The man who revolutionized the way we think about baseball now examines our cultural obsession with murder—delivering a unique, engrossing, brilliant history of tabloid crime in America. Celebrated writer and contrarian Bill James has voraciously read true crime throughout his life and has been interested in writing a book on the topic for decades. Now, with Popular Crime, James takes readers on an epic journey from Lizzie Borden to the Lindbergh baby, from the Black Dahlia to O. J. Simpson, explaining how crimes have been committed, investigated, prosecuted and written about, and how that has profoundly influenced our culture over the last few centuries— even if we haven’t always taken notice. Exploring such phenomena as serial murder, the fluctuation of crime rates, the value of evidence, radicalism and crime, prison reform and the hidden ways in which crimes have shaped, or reflected, our society, James chronicles murder and misdeeds from the 1600s to the present day. James pays particular attention to crimes that were sensations during their time but have faded into obscurity, as well as still-famous cases, some that have never been solved, including the Lindbergh kidnapping, the Boston Strangler and JonBenet Ramsey. Satisfyingly sprawling and tremendously entertaining, Popular Crime is a professed amateur’s powerful examination of the incredible impact crime stories have on our society, culture and history.

British Film Institute Film Classics

  • Filename: british-film-institute-film-classics.
  • ISBN: 1579583288
  • Release Date: 2003
  • Number of pages: 1248
  • Author: Rob White
  • Publisher: Taylor & Francis



This illustrated two-volume set is a compendium of more than 50 monographs published by the British Film Institute since 1992. Each entry focuses on a single great film of world cinema, presenting an essay by a prominent critic, novelist, academic, or filmmaker. You will read Camille Paglia on The Birds, Richard Schickel on Double Indemnity , Salman Rushdie on The Wizard of Oz , and many more. Such a spectrum of critics, covering an equally broad selection of films, emphasizes the diversity of ways in which people experience cinema. Film Classics showcases a breadth of styles and approaches to contemporary film criticism, offering informed and lively critiques of some of the most notable works in the history of film.

State Crime

  • Filename: state-crime.
  • ISBN: 9781136840012
  • Release Date: 2010-12-22
  • Number of pages: 280
  • Author: Alan Doig
  • Publisher: Routledge



This book provides an introduction to state crime, with a particular focus on the UK, where the use of crime to achieve policy and political objectives is an underdeveloped aspect of academic study. The book overviews the various definitional issues, before exploring possible examples of state crime in the UK, and considering why state crime occurs and how it is investigated and adjudicated. Questions addressed include: what are state crimes? how far does state crime require evidence of official policy, approved by those who are the leaders of the state, or state institutions? who exactly decides that this should be official policy? how and who adjudges on such conduct?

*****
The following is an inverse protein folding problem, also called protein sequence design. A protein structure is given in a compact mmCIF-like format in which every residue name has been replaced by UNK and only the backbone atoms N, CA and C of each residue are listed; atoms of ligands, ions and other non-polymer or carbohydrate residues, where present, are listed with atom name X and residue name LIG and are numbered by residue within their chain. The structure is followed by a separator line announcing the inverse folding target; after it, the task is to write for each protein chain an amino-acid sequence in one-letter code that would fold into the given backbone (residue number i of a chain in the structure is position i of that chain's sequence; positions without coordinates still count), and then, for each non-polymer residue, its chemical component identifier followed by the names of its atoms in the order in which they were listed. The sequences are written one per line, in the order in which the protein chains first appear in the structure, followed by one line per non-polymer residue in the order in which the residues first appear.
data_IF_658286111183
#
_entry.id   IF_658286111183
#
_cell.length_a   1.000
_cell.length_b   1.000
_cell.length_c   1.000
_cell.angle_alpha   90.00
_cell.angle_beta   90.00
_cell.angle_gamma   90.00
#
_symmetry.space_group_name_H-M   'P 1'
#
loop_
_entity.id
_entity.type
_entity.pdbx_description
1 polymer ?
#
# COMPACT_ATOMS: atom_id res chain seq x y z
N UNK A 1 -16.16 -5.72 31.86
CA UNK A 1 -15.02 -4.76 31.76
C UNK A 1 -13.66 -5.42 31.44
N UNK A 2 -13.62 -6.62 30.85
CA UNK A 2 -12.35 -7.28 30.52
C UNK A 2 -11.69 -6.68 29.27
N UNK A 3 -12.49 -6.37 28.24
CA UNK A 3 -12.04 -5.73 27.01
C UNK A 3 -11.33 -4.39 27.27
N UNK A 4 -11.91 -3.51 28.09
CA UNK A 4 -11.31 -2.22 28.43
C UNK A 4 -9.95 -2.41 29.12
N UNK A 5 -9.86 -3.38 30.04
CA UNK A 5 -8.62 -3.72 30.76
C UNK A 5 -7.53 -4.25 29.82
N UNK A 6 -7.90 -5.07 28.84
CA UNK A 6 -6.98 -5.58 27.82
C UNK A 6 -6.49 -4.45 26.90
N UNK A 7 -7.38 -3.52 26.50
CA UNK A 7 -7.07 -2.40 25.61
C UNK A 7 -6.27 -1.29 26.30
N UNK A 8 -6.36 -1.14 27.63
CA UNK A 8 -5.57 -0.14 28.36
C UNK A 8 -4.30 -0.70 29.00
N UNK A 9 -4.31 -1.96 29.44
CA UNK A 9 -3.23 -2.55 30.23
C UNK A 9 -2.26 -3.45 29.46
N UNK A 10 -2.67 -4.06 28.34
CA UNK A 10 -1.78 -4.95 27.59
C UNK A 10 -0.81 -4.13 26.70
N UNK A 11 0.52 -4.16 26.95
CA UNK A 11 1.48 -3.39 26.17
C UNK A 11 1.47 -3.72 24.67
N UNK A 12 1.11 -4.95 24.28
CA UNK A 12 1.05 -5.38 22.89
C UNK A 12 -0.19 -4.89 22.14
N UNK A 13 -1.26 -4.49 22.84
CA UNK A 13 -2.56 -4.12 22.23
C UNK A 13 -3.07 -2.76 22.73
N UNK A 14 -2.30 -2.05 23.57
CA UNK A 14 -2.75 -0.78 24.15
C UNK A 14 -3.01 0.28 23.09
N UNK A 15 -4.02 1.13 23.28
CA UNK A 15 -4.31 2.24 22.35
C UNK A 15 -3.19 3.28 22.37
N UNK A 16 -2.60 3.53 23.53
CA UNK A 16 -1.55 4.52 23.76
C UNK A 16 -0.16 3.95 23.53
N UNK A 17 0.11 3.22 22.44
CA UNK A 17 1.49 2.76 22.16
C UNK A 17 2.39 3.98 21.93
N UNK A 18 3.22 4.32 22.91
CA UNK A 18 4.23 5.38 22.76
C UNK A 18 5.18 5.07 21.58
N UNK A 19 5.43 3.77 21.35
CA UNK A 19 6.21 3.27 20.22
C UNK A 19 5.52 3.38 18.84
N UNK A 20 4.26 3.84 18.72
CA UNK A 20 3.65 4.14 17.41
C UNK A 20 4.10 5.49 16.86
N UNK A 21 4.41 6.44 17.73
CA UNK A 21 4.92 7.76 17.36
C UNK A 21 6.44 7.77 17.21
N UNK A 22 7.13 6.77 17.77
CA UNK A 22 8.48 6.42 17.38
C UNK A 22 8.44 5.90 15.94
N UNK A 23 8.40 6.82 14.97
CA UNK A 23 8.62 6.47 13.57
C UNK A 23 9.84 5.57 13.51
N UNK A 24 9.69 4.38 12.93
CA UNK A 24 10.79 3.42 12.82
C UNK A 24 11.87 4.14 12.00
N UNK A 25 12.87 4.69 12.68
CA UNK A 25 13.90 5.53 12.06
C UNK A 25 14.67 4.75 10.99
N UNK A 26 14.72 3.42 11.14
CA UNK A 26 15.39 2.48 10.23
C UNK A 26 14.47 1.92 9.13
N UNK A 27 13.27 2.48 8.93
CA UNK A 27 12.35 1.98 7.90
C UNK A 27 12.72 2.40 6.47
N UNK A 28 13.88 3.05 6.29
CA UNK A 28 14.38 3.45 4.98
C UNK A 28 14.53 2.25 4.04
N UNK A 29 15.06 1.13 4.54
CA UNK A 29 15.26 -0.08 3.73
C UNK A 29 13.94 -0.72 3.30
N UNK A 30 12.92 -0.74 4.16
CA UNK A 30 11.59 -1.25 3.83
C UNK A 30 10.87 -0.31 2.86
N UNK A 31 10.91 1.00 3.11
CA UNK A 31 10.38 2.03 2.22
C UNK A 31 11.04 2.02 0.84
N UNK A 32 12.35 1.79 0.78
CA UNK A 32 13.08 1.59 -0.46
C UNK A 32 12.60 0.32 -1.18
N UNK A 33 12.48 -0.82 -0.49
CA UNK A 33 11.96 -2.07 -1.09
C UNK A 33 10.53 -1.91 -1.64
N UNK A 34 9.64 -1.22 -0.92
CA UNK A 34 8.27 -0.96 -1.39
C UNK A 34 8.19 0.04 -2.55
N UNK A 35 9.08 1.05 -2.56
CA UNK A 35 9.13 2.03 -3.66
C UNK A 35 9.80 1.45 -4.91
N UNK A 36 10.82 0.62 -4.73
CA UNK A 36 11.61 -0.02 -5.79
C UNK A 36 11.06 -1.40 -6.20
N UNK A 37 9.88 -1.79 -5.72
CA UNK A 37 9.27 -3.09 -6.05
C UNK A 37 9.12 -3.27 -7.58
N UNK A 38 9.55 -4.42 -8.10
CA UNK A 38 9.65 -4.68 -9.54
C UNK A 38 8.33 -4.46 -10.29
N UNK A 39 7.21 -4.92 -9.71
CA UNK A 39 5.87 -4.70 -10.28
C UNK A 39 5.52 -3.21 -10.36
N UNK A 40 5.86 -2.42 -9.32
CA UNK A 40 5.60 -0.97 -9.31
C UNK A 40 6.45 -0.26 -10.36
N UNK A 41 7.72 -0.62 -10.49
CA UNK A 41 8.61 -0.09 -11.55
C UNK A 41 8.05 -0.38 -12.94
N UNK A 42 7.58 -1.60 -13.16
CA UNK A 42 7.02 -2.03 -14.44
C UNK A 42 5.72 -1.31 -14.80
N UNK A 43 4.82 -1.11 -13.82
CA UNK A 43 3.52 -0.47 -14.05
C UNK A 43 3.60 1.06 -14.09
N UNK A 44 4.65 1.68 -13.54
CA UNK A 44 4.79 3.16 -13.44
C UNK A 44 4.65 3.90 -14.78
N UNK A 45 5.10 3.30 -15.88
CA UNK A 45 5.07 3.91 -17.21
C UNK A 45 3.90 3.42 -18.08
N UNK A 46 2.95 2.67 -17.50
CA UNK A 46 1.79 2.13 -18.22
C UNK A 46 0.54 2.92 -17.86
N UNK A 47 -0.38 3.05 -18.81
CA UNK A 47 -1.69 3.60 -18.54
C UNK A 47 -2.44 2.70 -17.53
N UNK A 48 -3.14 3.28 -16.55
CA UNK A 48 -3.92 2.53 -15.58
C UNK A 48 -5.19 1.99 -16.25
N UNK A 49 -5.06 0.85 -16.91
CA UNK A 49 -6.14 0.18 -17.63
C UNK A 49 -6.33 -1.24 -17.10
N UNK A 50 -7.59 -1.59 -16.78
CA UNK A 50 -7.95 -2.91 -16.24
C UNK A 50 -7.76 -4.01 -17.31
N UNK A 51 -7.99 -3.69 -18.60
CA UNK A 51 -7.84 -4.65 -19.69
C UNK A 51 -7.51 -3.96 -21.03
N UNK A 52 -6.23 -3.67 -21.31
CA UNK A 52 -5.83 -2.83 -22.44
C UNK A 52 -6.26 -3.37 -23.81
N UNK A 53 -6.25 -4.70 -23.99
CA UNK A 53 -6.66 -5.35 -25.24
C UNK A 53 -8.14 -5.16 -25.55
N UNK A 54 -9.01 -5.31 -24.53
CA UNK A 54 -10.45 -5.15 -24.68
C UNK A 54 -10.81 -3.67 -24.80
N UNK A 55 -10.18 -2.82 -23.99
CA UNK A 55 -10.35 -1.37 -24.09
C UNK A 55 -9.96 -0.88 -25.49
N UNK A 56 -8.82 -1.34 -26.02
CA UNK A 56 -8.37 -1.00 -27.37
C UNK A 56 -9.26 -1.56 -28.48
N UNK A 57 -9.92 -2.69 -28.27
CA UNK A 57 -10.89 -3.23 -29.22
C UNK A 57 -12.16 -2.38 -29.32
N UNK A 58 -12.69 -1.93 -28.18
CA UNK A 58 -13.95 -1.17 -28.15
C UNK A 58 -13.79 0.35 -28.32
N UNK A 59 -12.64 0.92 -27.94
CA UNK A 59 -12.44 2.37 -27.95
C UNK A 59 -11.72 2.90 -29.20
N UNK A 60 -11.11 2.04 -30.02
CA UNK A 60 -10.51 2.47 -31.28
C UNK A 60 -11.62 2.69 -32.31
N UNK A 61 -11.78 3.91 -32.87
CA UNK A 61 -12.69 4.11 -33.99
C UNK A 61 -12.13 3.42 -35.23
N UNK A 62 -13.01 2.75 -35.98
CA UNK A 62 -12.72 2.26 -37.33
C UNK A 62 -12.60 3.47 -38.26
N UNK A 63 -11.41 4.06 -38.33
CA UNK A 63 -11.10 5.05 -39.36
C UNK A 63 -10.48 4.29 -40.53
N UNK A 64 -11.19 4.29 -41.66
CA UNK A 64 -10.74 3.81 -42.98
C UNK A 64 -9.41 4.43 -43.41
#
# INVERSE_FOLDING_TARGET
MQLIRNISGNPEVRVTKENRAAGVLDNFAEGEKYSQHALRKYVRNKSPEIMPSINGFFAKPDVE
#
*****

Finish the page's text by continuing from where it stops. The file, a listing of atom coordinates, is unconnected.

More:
Murder Most Russian

  • Filename: murder-most-russian.
  • ISBN: 9780801465468
  • Release Date: 2012-12-18
  • Number of pages: 328
  • Author: Louise McReynolds
  • Publisher: Cornell University Press



How a society defines crimes and prosecutes criminals illuminates its cultural values, social norms, and political expectations. In Murder Most Russian, Louise McReynolds uses a fascinating series of murders and subsequent trials that took place in the wake of the 1864 legal reforms enacted by Tsar Alexander II to understand the impact of these reforms on Russian society before the Revolution of 1917. For the first time in Russian history, the accused were placed in the hands of juries of common citizens in courtrooms that were open to the press. Drawing on a wide array of sources, McReynolds reconstructs murders that gripped Russian society, from the case of Andrei Gilevich, who advertised for a personal secretary and beheaded the respondent as a way of perpetrating insurance fraud, to the beating death of Marianna Time at the hands of two young aristocrats who hoped to steal her diamond earrings. As McReynolds shows, newspapers covered such trials extensively, transforming the courtroom into the most public site in Russia for deliberation about legality and justice. To understand the cultural and social consequences of murder in late imperial Russia, she analyzes the discussions that arose among the emergent professional criminologists, defense attorneys, and expert forensic witnesses about what made a defendant's behavior "criminal." She also deftly connects real criminal trials to the burgeoning literary genre of crime fiction and fruitfully compares the Russian case to examples of crimes both from Western Europe and the United States in this period. Murder Most Russian will appeal not only to readers interested in Russian culture and true crime but also to historians who study criminology, urbanization, the role of the social sciences in forging the modern state, evolving notions of the self and the psyche, the instability of gender norms, and sensationalism in the modern media.